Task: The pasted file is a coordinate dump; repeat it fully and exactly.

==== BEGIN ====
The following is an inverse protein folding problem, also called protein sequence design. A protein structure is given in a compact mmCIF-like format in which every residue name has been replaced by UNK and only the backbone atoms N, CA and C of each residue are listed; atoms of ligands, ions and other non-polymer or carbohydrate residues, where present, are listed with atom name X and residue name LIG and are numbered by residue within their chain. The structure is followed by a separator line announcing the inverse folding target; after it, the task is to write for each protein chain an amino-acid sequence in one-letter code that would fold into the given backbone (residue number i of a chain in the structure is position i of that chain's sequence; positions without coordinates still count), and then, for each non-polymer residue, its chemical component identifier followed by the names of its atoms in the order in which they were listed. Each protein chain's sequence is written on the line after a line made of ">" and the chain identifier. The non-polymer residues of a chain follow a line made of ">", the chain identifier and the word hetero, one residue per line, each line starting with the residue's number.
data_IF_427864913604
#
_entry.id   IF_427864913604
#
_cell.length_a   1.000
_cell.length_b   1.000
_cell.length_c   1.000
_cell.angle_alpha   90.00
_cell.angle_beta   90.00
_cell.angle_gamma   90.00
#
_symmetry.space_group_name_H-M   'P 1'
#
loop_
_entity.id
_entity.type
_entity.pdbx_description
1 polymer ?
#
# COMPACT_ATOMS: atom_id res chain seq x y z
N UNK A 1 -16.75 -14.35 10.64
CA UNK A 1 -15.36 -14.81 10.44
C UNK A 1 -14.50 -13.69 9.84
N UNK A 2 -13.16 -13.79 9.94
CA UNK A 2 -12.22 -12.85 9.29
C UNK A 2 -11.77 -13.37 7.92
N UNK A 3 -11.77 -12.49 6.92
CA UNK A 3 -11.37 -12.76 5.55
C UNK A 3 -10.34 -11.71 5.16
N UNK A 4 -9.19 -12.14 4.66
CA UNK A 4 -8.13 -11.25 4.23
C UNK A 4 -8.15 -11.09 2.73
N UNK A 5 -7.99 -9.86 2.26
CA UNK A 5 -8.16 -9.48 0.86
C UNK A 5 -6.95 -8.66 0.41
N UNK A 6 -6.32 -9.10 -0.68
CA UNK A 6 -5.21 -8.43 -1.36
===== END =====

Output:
The following is an inverse protein folding problem, also called protein sequence design. A protein structure is given in a compact mmCIF-like format in which every residue name has been replaced by UNK and only the backbone atoms N, CA and C of each residue are listed; atoms of ligands, ions and other non-polymer or carbohydrate residues, where present, are listed with atom name X and residue name LIG and are numbered by residue within their chain. The structure is followed by a separator line announcing the inverse folding target; after it, the task is to write for each protein chain an amino-acid sequence in one-letter code that would fold into the given backbone (residue number i of a chain in the structure is position i of that chain's sequence; positions without coordinates still count), and then, for each non-polymer residue, its chemical component identifier followed by the names of its atoms in the order in which they were listed. Each protein chain's sequence is written on the line after a line made of ">" and the chain identifier. The non-polymer residues of a chain follow a line made of ">", the chain identifier and the word hetero, one residue per line, each line starting with the residue's number.
data_IF_427864913604
#
_entry.id   IF_427864913604
#
_cell.length_a   1.000
_cell.length_b   1.000
_cell.length_c   1.000
_cell.angle_alpha   90.00
_cell.angle_beta   90.00
_cell.angle_gamma   90.00
#
_symmetry.space_group_name_H-M   'P 1'
#
loop_
_entity.id
_entity.type
_entity.pdbx_description
1 polymer ?
#
# COMPACT_ATOMS: atom_id res chain seq x y z
N UNK A 1 -16.75 -14.35 10.64
CA UNK A 1 -15.36 -14.81 10.44
C UNK A 1 -14.50 -13.69 9.84
N UNK A 2 -13.16 -13.79 9.94
CA UNK A 2 -12.22 -12.85 9.29
C UNK A 2 -11.77 -13.37 7.92
N UNK A 3 -11.77 -12.49 6.92
CA UNK A 3 -11.37 -12.76 5.55
C UNK A 3 -10.34 -11.71 5.16
N UNK A 4 -9.19 -12.14 4.66
CA UNK A 4 -8.13 -11.25 4.23
C UNK A 4 -8.15 -11.09 2.73
N UNK A 5 -7.99 -9.86 2.26
CA UNK A 5 -8.16 -9.48 0.86
C UNK A 5 -6.95 -8.66 0.41
N UNK A 6 -6.32 -9.10 -0.68
CA UNK A 6 -5.21 -8.43 -1.36